National Poetry Month wraps up this week and it would be a travesty to not attend our “Free Verse” poetry night event tonight at KGB’s Red Room in the East Village. Also this week, Rome-based artist Gonzalo Orquin re-creates a show that was intended to be exhibited at a private gallery in Rome but was never seen because authorities at the Vatican threatened legal action against him due to the content of the images. This plus much more.
Tuesday, April 29
[Film] Genius, addict, confirmed bachelor: Sherlock Holmes can be an enigma. Fortunately, Sherlock Holmes Debunked, tonight’s double feature at the Film Society, promises a deeper look into the hero’s psyche — quite literally, in the case of Herbert Ross’s The Seven Per-Cent Solution, in which Holmes (Nicol Williamson) joins forces with proto-profiler Sigmund Freud (Alan Arkin). Next, Billy Wilder’s The Private Life of Sherlock Holmes finds the aloof detective (Robert Stephens) on the trail of an amnesiac woman’s missing husband, but has he overlooked something important? The Loch Ness Monster co-stars. —Richard Gehr. At 6:30 p.m., Elinor Bunin Munroe Film Center, $9-$13.
[Poetry] In honor of National Poetry Month, the Voice asked none other than former U.S. Poet Laureate Billy Collins to gather a few of his favorite New York poets to submit previously unpublished work to our poetry issue. Today, many of them gather for a veritable all-star poetry night at the Red Room at KGB. On the program are David Lehman, Joshua Mehigan, Suzanne Cleary, Donna Masini, Edward Hirsch, Rowan Ricardo Phillips, Tom Sleigh, and John Allman. Get a taste of what’s in store this evening by calling our Dial-A-Poem service at 347-618-6376. —Angela Ashman. At 7 p.m., KGB Bar’s Red Room, free.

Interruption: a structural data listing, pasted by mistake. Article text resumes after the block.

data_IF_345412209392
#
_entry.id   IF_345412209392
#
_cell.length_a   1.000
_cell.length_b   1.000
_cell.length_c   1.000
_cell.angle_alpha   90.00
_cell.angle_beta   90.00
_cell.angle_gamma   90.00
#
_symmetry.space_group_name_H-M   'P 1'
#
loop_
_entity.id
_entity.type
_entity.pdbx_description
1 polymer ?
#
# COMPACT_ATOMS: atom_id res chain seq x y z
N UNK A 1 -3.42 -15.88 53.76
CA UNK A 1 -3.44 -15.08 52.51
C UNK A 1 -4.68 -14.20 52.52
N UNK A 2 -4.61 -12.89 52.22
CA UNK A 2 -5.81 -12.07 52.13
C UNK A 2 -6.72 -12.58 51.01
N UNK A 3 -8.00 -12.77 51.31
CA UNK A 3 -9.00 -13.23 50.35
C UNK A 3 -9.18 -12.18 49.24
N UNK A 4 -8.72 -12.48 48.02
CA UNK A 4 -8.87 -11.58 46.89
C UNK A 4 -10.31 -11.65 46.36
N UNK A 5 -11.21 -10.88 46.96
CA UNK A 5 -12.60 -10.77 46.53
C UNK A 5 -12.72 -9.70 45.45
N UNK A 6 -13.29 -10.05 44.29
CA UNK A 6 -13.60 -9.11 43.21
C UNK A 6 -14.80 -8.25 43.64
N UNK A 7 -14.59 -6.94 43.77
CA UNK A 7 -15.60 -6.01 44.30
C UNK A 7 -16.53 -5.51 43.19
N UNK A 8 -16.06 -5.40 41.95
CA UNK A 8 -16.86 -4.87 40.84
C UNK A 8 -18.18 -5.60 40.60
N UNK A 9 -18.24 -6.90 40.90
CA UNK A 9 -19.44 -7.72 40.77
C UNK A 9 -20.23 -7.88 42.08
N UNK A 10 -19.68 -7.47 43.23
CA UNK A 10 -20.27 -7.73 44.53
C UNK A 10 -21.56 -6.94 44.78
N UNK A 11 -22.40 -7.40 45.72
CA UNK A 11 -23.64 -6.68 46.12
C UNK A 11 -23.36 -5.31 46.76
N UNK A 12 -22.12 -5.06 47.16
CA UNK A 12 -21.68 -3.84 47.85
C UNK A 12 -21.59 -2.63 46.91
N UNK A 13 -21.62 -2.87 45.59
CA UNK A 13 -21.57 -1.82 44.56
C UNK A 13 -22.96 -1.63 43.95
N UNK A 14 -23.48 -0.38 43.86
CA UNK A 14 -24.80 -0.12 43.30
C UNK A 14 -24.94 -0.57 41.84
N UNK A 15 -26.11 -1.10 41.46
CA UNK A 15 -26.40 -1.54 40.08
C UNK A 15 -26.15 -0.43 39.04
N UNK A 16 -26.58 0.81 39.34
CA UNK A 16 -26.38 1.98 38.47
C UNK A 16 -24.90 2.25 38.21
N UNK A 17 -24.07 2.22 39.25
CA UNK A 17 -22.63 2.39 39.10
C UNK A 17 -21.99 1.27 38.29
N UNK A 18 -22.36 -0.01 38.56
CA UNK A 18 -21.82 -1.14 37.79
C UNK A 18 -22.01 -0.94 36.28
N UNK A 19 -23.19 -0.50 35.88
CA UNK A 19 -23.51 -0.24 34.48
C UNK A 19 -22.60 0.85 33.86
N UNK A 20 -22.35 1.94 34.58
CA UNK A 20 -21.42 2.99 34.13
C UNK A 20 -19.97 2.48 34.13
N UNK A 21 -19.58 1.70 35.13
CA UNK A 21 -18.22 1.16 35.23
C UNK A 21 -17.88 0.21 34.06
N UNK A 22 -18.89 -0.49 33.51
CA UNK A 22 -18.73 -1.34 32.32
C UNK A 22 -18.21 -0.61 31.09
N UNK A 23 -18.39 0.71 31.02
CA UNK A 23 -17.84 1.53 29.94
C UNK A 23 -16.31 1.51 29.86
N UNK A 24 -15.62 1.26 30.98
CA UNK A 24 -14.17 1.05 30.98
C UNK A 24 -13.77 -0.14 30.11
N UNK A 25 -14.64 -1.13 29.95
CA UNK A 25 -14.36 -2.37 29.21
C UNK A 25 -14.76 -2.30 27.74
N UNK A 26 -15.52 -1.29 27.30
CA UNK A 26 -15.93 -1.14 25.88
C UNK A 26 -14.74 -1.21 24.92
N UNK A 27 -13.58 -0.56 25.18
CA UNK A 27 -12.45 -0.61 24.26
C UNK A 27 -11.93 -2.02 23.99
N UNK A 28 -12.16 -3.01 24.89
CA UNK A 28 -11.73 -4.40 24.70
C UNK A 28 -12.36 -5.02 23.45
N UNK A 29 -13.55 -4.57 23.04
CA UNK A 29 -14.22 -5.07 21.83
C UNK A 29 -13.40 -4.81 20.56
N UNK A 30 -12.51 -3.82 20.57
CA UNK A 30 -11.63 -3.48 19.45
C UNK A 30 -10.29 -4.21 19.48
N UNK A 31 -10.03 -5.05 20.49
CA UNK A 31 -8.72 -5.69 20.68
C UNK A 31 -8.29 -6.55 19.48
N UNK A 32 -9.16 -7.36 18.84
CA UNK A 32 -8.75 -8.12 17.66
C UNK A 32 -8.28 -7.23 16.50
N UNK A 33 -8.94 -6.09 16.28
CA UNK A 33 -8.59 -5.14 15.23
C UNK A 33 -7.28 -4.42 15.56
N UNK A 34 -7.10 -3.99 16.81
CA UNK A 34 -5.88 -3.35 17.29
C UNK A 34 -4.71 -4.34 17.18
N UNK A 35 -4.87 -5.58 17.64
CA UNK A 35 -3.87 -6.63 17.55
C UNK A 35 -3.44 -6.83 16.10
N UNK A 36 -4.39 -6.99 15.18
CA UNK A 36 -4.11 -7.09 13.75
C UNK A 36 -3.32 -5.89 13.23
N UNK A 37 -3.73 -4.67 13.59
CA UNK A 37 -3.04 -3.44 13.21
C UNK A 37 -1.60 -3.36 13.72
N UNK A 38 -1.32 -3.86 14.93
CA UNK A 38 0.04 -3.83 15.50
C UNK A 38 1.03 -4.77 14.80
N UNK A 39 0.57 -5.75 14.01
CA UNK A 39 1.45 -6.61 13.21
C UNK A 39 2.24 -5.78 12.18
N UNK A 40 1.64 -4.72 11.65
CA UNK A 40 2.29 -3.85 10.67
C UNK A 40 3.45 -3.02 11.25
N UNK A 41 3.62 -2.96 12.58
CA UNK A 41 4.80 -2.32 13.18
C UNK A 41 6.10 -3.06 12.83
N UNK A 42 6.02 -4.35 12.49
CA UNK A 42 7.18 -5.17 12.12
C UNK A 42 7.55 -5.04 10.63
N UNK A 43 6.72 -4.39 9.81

Wednesday is on the next page.
Wednesday, April 30
[Art] A site-specific installation by Rome-based artist Gonzalo Orquin. This installation re-creates the artist’s exhibit that was intended for a private gallery in Rome in late 2013. However, “Sí, quiero” was never seen: Authorities at the Vatican objected to the original photographs and threatened legal action against the gallery. The Vatican claimed the images showed “expressions of affection that do not belong in a place of worship.” The Leslie-Lohman Museum installation will be on visible from the street in the Wooster Street Window Gallery 24 hours a day. Museum opens at noon, Leslie-Lohman Museum of Gay and Lesbian Art, free.
[Art] She may be 78, but Ultra Violet, an heiress from France who became Salvador Dalí’s muse and a Warhol Superstar, hasn’t dimmed a bit. Just in time for the Factory’s 50th anniversary, “Ultra Violet: The Studio Recreated” brings together the contents of her Chelsea studio, including paintings, prints, sculptures, neon works, and photos of her with her many famous friends. You’ll also find books, tape recordings, and films, including her early film Last Supper, which screened at the Kitchen in 1972, and her more recent Self Portraits (2004). —Angela Ashman. Gallery opens at 10 a.m., Dillon Gallery, free.
[Comedy] Grounds for Divorce, featuring James Coker, Jerry Miller, Julie Sharbutt, Langston Belton, Michael Greene, Shaina Stigler, and Tim Racine, specializes in material that tests the bonds of marriage. At 7:30 p.m., The Peoples Improv Theater, free.